She had never been flying before.
It was one of the many wonders from the time before that had dissapeared. Once men had gone through the air like birds. For that matter, once birds had gone through the air like birds. But now the skies were barren, until today.
The screen showed them what was happening. The pod was moving through the air quickly. The piles grew smaller and smaller, until finally they were of similiar size to the colony, until the dome was nothing more than a silver blip.
"I feel sick." Arril said.
"Try to hold it in." Mona told him, but it was too late, and the boy vomited in front of his seat. From the back seat Sgt. Aleph looked pretty green himself. Mona steeled herself, trying not to think of what was beneath them, or rather, what was beneath the floor of the pod. Nothing. More and more nothing. And if they fell, that nothing would last a long, long time.
"Now exiting atmosphere." The pod said, in a reassuring female voice. "Please remain seated, during orbital procedures."
"What the hell is this?" Aleph said.
The display on the screen changed. The sky grew darker, and less blue. The stars came up all of a sudden, white dots on an endless black. Underneath them the land was now a globe, that Mona recognized as the globe. The Earth. From in front of Arril, globules of vomit floated before his face.
"Its space." Mona said. "Were in outer space."
"Thats not possible." Aleph said. "It has to be some kind of trick, or display."
"I feel funny." Arril said. He unbuckled his restraint, and started to float inside the pod. His face lit up in amazement.
"Is that a trick?" Mona said. "I'd like to see how its done."
The pod approached the space station, and everyone shut up again.
The space station was an enourmous creation. It bristled with vanes and spines, and seemed to have arms that went off in every direction. For Mona it was the dome all over again. For Aleph and Arril it was something new and impossible, that nothing had accounted for before.
"Beginning docking procedures." The pod intoned. "Please remain seated, while artificial gravity is established."
And just like that, Arril went crashing to the floor, his vomit globules splattering comically on his head. The airlock hissed, and Aleph helped the boy up. When they stepped through, they were in the Space station.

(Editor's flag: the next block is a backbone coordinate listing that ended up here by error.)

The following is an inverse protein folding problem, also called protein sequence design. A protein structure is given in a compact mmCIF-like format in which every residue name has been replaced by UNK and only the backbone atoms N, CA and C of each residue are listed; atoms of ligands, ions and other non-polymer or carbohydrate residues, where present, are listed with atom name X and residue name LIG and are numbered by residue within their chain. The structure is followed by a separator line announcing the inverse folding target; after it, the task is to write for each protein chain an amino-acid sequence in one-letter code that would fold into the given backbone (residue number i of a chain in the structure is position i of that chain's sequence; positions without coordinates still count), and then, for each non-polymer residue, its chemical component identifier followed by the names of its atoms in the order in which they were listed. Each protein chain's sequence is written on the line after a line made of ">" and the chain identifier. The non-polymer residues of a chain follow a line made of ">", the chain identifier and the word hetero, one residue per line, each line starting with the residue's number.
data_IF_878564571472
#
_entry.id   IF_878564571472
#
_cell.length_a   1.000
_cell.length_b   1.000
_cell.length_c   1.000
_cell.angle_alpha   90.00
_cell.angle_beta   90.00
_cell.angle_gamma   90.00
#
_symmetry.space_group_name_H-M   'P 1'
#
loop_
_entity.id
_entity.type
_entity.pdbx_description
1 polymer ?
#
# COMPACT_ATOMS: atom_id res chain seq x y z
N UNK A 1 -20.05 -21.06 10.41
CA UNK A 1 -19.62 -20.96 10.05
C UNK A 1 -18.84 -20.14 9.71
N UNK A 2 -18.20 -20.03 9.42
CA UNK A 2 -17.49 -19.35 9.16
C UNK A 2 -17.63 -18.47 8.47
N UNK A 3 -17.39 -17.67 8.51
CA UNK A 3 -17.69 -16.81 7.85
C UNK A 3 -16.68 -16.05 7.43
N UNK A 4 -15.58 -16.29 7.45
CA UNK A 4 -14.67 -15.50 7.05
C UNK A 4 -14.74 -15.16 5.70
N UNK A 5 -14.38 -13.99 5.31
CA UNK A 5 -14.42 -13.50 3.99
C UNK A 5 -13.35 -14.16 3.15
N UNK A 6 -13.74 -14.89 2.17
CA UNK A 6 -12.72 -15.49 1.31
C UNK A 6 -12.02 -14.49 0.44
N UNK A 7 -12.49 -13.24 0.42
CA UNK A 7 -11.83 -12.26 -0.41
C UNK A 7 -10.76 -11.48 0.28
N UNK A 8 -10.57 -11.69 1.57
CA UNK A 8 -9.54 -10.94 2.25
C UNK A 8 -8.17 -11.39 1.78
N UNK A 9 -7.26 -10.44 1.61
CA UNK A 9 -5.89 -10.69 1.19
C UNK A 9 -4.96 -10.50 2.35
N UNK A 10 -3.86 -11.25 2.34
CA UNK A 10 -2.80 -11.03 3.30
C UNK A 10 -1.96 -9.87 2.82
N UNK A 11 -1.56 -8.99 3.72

The space station walkway was all white, with large windows on either end. One side showed the vastness of space, on the other, Earth loomed below. There was a smell inside of dust, of a vastly old tomb. Arril pointed to a bench. "Wonder how long he's been there."
Mona stifled back a gasp. There was a corpse on a bench, facing the window of the walkway. Not the sort of corpse Mona came in contact with from time to time in the piles, fresh and oozing, but a skeleton, whose skin had long since turned to dust. Aleph trained his plasma rifle on it, and walked over. The corpse did not stir. The Guardsman nudged it with the muzzle of his weapon, and the skeleton fell over, sending up a small cloud of dust.
"Dont look." Mona said. "Arril, sweety, dont look."
"I think its cool." the boy said. Then he grimaced. "It hurts to walk. And I smell bad."
"We need to get you cleaned up." Mona told him, wondering where they would be able to do that.
"He doesnt smell like Rot." Aleph said. "Whatever it was, it happened a long time ago."
"Can you help carry Arril?" Mona said.
The three of them came fairly quickly to the central hub, but not before passing several other corpses in similiar states of decomposition. In all of them, the effect was the same. They were facing the stars, or the Earth. What had happened to them? Was this part of the Rot, some unseen side effect? Was it in the air right now? Would Mona feel the urge to sit down, and then simply starve to death, facing the universe? It was almost too much to think about, so she put her mind away from it. There were priorities. Medicine for Arril, first, and then finding out where they were, and then, maybe, there would be time for other mysteries.
At the central hub, which seemed to be a spire that ran the breadth of the space station, Aleph was frustrated by a touch screen panel. "I dont understand these symbols." He said.